Home. Transitions Abroad founded 1977.  
Travel Work Living Teach Intern Volunteer Study Language High School
As seen in the Transitions Abroad Webzine

India’s Andaman Islands: Remote, Rare and Rustic

By Alison Gardner
Senior Travel Editor

Andaman islands, India, a man and an elephant walking along beach.
On Havelock Island there are still a few working elephants from hardwood logging days, including Rajan, 61 years old, who enjoys a daily stroll along the shore with his mahout.
Photo courtesy of Alison Gardner.

After living in the overwhelming human press of Kolkata (Calcutta), India for close to a year where this one city is home to the equivalent of half of Canada’s entire population, my husband, Peter and I chose our rare six-day break getaway carefully. While still wanting to explore another piece of India, we considered a destination not too far in a country where travel predictably consumes a lot of time, not too dense with people and perpetual noise, and not too popular with Indian and international vacationers. After all, India does boast the largest middle class of any country in the world (350 million), and they do love to travel!

A direct flight of 1,000 kilometers (600 miles) and only two hours from Kolkata southeast across the Bay of Bengal to the Andaman Islands capital, Port Blair, was enticing in itself. However, learning that the entire population of the islands was under 350,000 (a mere village in Indian terms!), we decided to buy a ticket to the unknown.

Well, apparently not quite unknown … even 50,000 years ago. With DNA testing, we have now confirmed that humans migrating out of Africa across the Middle East and Asia used the Andaman and Nicobar Islands as stepping-stones to Indonesia and Australia. We know this because the last remnants of their ancestors still live on several no-go islands in distinctive Stone Age tribal groups, vigorously protected by the Indian government from intrusion or influence at each tribe’s request. Theirs is a fascinating story of virtual isolation, even from each other, despite a mention in the tales of Marco Polo and visits from occasional trading ships, until the British colonized these islands as a naval base and penal colony in the mid-19th century. Almost all the resident population today migrated from mainland India after independence in 1947.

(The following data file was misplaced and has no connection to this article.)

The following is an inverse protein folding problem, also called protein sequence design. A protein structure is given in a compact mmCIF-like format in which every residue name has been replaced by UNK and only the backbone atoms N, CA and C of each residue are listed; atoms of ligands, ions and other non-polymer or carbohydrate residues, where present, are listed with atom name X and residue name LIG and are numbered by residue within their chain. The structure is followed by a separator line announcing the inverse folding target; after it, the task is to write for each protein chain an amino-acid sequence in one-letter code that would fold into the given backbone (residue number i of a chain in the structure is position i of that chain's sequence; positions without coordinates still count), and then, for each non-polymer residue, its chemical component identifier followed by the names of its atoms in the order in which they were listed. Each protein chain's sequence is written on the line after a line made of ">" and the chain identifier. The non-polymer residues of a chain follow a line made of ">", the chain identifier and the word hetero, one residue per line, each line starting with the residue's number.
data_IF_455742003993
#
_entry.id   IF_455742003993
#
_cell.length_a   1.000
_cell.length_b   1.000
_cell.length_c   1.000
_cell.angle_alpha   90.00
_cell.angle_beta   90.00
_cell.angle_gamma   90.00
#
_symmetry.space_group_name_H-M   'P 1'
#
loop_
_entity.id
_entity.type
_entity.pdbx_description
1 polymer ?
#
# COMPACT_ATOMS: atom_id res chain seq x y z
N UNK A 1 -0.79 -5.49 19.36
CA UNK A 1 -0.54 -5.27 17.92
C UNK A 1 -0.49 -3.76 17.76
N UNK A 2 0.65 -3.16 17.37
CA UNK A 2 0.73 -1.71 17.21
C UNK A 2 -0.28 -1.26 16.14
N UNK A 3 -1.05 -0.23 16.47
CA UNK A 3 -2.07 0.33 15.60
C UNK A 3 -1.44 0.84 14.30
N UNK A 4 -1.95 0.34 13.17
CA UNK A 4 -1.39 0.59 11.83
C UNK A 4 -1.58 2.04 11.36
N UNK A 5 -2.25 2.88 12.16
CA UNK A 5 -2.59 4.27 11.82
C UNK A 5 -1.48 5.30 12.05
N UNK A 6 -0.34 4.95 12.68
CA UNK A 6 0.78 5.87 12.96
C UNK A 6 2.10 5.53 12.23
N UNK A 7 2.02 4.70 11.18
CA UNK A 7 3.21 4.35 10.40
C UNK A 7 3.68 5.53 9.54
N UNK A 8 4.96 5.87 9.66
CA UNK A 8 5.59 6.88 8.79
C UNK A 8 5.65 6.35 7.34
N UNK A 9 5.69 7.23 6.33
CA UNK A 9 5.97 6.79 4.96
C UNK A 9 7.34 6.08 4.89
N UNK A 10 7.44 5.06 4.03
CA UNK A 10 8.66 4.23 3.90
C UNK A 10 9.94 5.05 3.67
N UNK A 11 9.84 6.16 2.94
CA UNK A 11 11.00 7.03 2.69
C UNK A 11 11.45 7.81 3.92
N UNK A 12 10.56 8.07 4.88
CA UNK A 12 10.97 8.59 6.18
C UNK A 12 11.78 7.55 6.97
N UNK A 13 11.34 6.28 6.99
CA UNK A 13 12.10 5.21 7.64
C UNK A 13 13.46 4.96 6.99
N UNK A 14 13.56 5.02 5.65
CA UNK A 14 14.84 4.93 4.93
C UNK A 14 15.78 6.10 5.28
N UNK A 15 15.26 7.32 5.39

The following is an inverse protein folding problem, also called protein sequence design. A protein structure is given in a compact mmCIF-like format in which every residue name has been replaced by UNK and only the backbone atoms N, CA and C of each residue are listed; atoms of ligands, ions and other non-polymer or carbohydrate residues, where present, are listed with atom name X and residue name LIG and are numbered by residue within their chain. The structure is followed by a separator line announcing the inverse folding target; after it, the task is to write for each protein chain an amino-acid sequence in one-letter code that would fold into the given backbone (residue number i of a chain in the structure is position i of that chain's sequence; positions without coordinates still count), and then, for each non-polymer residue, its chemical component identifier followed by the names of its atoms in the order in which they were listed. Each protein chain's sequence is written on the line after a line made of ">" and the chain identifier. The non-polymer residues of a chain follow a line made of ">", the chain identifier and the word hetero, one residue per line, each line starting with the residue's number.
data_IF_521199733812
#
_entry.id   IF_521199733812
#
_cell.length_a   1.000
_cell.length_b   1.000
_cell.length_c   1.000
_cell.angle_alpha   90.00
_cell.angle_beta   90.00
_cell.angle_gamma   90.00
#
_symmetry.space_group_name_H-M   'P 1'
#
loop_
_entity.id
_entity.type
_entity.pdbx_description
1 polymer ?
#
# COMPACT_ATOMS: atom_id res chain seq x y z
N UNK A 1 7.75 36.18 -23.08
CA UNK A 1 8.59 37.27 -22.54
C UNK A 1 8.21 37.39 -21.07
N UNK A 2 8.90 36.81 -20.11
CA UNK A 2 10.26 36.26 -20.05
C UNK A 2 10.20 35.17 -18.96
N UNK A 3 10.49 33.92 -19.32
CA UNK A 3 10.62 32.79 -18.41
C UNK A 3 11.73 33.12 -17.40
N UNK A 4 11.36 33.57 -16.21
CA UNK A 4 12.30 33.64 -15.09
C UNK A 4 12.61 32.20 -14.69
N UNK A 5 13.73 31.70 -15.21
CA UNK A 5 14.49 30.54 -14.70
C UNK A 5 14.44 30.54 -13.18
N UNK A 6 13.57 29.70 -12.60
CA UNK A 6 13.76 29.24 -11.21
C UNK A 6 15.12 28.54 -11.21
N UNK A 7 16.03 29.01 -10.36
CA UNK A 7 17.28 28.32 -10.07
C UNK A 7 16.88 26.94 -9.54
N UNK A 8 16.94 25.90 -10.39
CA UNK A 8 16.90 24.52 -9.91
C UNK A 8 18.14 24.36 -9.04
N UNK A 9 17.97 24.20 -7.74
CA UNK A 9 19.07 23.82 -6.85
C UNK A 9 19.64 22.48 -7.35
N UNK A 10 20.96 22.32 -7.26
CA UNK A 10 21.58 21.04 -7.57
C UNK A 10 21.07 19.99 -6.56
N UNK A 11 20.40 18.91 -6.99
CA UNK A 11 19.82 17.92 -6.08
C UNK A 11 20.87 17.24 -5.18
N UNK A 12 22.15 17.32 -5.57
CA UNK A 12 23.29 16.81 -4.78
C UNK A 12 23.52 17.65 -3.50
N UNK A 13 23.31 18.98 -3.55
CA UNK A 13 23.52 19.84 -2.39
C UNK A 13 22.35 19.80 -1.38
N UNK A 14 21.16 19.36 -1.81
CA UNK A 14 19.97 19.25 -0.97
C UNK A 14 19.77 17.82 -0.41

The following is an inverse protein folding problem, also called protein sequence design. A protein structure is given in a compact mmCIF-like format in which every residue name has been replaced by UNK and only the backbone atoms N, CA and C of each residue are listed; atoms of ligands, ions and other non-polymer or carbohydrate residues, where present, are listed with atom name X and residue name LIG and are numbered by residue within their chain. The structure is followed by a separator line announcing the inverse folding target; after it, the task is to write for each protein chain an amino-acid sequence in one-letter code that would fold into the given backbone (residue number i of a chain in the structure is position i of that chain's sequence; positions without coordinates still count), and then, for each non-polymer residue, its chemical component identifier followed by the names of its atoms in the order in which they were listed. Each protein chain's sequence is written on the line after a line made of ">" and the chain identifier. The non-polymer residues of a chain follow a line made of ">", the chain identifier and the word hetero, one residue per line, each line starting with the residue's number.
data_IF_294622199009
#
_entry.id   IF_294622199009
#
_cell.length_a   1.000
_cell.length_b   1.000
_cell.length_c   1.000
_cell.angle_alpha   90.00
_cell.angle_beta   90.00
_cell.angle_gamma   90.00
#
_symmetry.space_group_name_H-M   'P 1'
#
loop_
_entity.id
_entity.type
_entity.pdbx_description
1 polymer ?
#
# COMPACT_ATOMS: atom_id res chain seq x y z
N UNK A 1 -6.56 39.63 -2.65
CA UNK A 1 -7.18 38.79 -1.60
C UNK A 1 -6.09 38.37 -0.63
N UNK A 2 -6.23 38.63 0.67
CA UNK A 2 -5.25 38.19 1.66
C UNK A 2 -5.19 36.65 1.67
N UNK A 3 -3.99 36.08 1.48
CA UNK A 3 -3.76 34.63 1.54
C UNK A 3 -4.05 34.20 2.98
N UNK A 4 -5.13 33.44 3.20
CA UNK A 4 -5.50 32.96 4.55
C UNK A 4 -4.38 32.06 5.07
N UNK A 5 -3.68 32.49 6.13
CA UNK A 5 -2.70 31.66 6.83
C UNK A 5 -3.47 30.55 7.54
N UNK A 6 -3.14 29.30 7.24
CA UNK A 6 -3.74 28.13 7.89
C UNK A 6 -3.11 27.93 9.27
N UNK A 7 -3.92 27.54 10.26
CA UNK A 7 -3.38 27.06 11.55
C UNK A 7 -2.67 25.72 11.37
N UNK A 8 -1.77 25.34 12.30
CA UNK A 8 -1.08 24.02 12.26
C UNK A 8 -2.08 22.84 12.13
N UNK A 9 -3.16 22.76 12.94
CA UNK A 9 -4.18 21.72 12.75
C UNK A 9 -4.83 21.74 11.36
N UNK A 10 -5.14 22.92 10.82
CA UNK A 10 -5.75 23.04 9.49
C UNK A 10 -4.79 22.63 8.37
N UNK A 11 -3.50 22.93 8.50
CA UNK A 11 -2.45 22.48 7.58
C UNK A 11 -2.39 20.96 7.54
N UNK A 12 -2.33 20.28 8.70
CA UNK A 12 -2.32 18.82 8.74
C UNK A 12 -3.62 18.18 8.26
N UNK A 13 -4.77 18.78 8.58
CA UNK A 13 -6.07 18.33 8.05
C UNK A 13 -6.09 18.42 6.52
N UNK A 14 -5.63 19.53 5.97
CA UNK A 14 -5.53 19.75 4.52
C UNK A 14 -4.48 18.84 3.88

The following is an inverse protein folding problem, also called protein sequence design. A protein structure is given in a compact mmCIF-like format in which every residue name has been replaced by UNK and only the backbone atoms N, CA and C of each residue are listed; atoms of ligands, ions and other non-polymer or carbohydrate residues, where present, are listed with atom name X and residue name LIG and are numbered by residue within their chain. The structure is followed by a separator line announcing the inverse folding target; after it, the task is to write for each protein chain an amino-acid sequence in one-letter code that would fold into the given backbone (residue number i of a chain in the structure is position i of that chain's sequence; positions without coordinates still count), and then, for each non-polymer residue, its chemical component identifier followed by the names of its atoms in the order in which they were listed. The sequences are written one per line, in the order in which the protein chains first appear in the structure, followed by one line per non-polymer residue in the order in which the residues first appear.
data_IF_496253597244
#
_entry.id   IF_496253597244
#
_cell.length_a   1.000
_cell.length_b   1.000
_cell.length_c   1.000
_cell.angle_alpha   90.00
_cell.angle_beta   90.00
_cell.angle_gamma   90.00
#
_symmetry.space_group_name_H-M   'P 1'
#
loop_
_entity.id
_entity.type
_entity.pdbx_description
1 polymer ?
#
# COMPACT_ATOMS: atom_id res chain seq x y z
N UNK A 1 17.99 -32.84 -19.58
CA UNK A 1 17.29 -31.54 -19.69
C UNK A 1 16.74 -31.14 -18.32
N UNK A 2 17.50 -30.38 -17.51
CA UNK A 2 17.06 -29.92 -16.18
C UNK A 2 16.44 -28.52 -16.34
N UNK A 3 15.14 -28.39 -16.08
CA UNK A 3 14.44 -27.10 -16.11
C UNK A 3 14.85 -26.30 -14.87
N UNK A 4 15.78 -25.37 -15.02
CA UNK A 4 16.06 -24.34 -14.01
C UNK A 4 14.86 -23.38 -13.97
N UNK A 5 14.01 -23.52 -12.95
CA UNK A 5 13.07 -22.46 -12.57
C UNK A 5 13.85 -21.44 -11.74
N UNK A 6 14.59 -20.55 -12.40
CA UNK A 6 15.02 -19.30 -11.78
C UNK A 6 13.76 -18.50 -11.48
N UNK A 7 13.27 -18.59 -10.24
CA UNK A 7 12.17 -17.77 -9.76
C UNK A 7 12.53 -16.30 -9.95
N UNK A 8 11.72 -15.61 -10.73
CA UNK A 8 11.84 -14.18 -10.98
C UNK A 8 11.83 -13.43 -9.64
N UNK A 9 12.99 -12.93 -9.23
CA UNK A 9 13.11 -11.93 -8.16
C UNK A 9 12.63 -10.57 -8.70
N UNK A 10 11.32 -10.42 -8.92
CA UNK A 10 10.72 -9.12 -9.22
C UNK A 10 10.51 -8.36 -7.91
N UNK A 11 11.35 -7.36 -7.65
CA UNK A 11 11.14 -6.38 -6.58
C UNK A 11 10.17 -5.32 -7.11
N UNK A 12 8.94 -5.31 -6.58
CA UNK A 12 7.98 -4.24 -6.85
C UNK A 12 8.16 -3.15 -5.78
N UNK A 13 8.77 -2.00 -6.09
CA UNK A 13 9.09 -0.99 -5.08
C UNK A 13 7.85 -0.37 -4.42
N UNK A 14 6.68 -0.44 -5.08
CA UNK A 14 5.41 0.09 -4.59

Being more keen on archaeology and history than on sun and sand, we lingered several days around Port Blair whose highlights included an extensive anthropological museum that sweeps visitors through 50,000 years of human presence in the islands. We also took a 10-minute ferry ride across the harbor to Ross Island, a living museum of British colonial rule, allowing us to step into the once-orderly center of British life and administration there until 1947.

Ross Island alone is worth a half-day’s exploration with walking paths framed by tall graceful forests and plenty of outlooks to sit and contemplate the arrogance and frailties of mighty empires. It is frankly unnerving yet remarkably moving to see sturdy brick and stone colonial buildings strangled under the press of tree roots, military barracks, once-gracious family homes, and imposing churches, now devoid of stain glass windows. In a mere 66 years, all has been dramatically reclaimed by Nature as can only happen in a tropical environment.

Ross Island, Port Blair, India.
On Ross Island, a 10-minute ferry ride across Port Blair’s harbor, nature has dramatically reclaimed every building of the former British administration in just 66 years.
Photo courtesy of Alison Gardner.

As the darkest witness to British occupation, it is also important to learn about the monstrous, seven-wing Cellular Jail in Port Blair, a remarkable piece of circular architecture completed in 1906. It was purpose-built to confine Indian independence fighters who were already unsettling colonial rule across the country decades before independence. Today, as an educational museum with a sound and light show, this 693-cell honeycomb of tiny solitary confinement spaces is an impressive testimony to the life, suffering and death of its prisoners, mainly well-educated Indian intellectuals. The odds of escaping back to the mainland were as likely as escaping from the Moon.